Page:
Over the last 16 months we have adopted this technique in 6 cases of para or suprarenal aortic aneurysms, all performed in emergency conditions for impending rupture. In all cases the risks and benefits of different treatment options were discussed at length with the patients who fully understood that fenestrated endovascular aneurysm repair with physician-modified stent grafts was off-label use and consented to proceed with the procedure. Also in all considered cases, A CT-Angiogram evidenced a juxta-renal AAA with “no neck zone” under the lower renal artery and the suprarenal aorta suitable for endograft positioning. Axial images were used to identify the position of the renal arteries / mesenteric vessels by use of clock-face orientation. A total of 11 windows were performed (9 for the renal arteries and 2 for the AMS). In one case, the perfusion of one renal artery was maintained via a parallel stent (Advanta 8 mm). A covered stent-graft (Begraft) was deployed in all cases into the fenestrations and flared proximally with an 8-mm angioplasty balloon.
The average preparation time of the prosthesis was 46' (min. 30' – max. 70'). In all cases, graft release was performed correctly and the conserved possibility of re-positioning the endoprosthesis allowed the ideal perfusion of all windows and target vessels. In all cases, the completion angiogram demonstrated the patency of all target vessels in absence of Type one endoleak and the CT angiography control documented the absence of graft-related complications at an average of 6-month follow-up (min. 2 – max. 12).
Back table modification of endografts began as early as 2006 , while the term physician-modified endografts was first proposed by Starnes in 2012 in order to define physician modifications of manufactured abdominal and thoracic stent grafts with the creation of fenestrations and directional branches [2,7].
This technique primarily experienced with the Zenith platform (Cook Medical) was successively extended with modifications to further commercially available endovascular grafts [1,3,8]. More recently, it was also proposed for inner branched endograft modification in cases of emergency thoraco-abdominal aneurysm repair [9,10].
Recent publications have shown that technical and clinical results of physician-modified endografts are similar to patient-specific devices .
Oderich et al in a recent retrospective study (between 2007 and 2016) on 316 consecutive patients who underwent fenestrated-branched endovascular aortic repair with a physician-modified endograft or a custom-made device, documented a higher mortality and morbidity rate for the physician-modified endograft series at 3-year follow-up. These results are most probably related to the specific clinical characteristics of this group of patients. Conversely, patient survival, as well as freedom from reintervention, primary and secondary target vessel patency, and the absence of renal function deterioration were similar in the two considered series. Furthermore, the same study documented that both techniques were equally effective for late prevention of aneurysm-related deaths .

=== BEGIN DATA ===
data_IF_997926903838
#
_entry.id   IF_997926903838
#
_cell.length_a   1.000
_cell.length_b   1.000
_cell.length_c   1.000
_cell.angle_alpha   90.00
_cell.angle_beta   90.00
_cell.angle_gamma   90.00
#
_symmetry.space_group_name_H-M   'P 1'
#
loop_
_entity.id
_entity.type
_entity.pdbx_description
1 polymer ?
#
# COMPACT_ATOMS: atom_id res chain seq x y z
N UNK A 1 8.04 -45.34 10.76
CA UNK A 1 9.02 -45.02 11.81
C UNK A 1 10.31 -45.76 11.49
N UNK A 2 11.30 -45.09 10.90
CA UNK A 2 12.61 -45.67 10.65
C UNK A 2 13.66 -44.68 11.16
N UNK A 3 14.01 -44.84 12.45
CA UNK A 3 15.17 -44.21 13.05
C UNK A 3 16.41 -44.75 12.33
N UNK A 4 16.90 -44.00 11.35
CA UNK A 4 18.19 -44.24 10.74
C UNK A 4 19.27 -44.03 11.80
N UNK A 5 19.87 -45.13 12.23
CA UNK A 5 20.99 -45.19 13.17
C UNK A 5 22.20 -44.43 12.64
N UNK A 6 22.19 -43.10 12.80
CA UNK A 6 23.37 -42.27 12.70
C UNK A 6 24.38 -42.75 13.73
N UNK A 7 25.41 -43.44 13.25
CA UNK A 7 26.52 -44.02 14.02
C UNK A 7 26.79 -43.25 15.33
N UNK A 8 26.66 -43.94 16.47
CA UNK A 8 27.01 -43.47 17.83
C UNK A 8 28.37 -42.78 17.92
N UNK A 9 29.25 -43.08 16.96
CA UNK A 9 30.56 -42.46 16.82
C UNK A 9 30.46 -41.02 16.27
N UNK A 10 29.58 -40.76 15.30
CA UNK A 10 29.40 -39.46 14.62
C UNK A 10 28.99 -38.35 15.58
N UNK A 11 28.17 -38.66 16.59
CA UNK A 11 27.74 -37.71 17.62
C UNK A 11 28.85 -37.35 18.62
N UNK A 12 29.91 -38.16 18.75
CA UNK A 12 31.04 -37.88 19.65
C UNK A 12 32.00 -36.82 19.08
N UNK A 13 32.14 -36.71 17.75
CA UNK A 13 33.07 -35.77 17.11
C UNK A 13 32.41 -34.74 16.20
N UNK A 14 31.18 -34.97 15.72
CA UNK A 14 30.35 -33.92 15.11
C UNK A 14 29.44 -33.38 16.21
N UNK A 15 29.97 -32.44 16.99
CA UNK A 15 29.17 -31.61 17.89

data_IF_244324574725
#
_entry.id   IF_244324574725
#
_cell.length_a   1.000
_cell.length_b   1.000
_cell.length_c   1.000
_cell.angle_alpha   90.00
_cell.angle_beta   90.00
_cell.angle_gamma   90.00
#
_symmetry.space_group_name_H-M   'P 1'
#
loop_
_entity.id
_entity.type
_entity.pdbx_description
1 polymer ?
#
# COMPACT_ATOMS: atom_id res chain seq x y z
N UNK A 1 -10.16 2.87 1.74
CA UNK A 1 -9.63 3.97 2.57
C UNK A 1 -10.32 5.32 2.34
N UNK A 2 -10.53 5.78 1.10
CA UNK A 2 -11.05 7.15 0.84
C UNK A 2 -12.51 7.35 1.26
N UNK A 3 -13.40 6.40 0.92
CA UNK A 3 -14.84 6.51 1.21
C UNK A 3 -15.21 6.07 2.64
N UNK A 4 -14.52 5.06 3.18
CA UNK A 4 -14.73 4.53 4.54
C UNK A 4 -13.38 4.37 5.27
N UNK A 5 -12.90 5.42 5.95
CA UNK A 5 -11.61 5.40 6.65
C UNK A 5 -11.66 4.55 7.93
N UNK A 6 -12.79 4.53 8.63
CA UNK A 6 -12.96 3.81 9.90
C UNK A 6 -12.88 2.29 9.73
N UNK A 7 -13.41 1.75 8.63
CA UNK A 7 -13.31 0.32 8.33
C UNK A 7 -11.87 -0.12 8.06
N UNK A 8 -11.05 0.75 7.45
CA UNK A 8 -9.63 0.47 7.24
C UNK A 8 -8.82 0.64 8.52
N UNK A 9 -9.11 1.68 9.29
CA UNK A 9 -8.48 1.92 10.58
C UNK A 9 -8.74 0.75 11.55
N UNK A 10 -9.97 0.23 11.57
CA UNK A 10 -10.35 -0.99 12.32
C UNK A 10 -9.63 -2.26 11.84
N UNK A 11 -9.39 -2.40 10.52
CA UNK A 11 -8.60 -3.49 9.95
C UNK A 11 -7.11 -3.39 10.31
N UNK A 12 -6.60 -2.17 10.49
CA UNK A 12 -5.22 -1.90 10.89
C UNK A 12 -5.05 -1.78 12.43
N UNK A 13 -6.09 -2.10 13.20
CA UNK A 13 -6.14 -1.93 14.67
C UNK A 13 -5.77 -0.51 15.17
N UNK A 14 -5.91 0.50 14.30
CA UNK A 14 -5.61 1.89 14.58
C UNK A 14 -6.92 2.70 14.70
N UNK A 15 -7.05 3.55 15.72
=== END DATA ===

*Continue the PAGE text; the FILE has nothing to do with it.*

However, long-term outcome of this technique remains uncertain and, similarly, the long-term effects of graft modification on endograft structure and strength are unknown; consequently today this technique is still considered “off-label” and should be reserved to patients not candidates for a custom-made device for the lack of preparation time as in cases of emergency indication of endovascular aneurysm repair (due to rapid sac expansion, impending or contained aneurysm rupture) [2,12].
In our series, all included patients presented a juxta-renal abdominal aortic aneurysm and all were operated in emergency conditions for impending aneurysm rupture.
One of the main specific disadvantages of the physician-modified fenestration technique is represented by the fact that graft modification may be complex and “time consuming”.
Specifically, it has been reported that the average modification time for the most frequently experienced Zenith Alpha thoracic stent-graft ranged from one to two hours; also, this drawback significantly limits the larger application of this technique .
In these cases, the extensive preparation time is also related to the need to employ accessory systems or adjunctive maneuvers or materials to partially relay and re-sheath the endograft correctly.
This original technique of partial deployment and re-sheathing of a physician-modified aortic Gore-Excluder C3 endoprosthesis has significantly reduced the average graft preparation time which resulted between 30’ to 70’ (mean 46’) in this preliminary experience.
We believe that the relatively short preparation time is mainly related to its simplicity based on the accurate and careful use as ERS of two protective sheaths with funnel-shaped ends, already present in the Gore Excluder C3 endoprosthesis package, modified and sectioned to the desired length.
Ultimately, in our opinion, it should be stressed that the Endograft re-sheathing in the second ERS from the tip of the endograft (until the funnel-shaped ends touch each other), is significantly facilitated by the unique characteristic of the re-positioning system of the Gore Excluder C3 Endograft (Figures 2 and 3)
Figure 3. A,B,C: A, The Endograft re-sheathing in its proximal area at the hooks level (small arrows) is completed by introducing the second protective ERS (large arrow) from the tip until the funnel-shaped ends touch each other (circle); D, both protective ERS moved distally. The prosthesis forced inside these sheaths can be introduced as usual into a normal Dryseal and subsequently released with a pull-back maneuver. ERS, endograft re-sheathing systems.
In conclusion, we believe that this original technique might represent the “Columbus’ egg” of physician-modified fenestration practice.
This simple and unique system of partial delivery and re-sheathing of a physician-modified Gore C3 endograft (using only the contents of the endograft package), has proven effective in our preliminary experience and seems to offer significant advantages in terms of simplicity and speed of execution compared to others described previously.
The possibility of using the original introducer according to the usual technique and the typical re-positioning of the Gore Excluder C3 endoprosthesis are preserved. This specific characteristic of the Endograft significantly facilitates the re-sheathing maneuver.
Only a broader experience and long-term follow-up may confirm the reproducibility of these results.
- The authors wish to thank Ms. Elena Harwood for the linguistic revision of this paper.
- The authors declare that they have no competing interests.
- Informed consent was taken by the patient / No funding received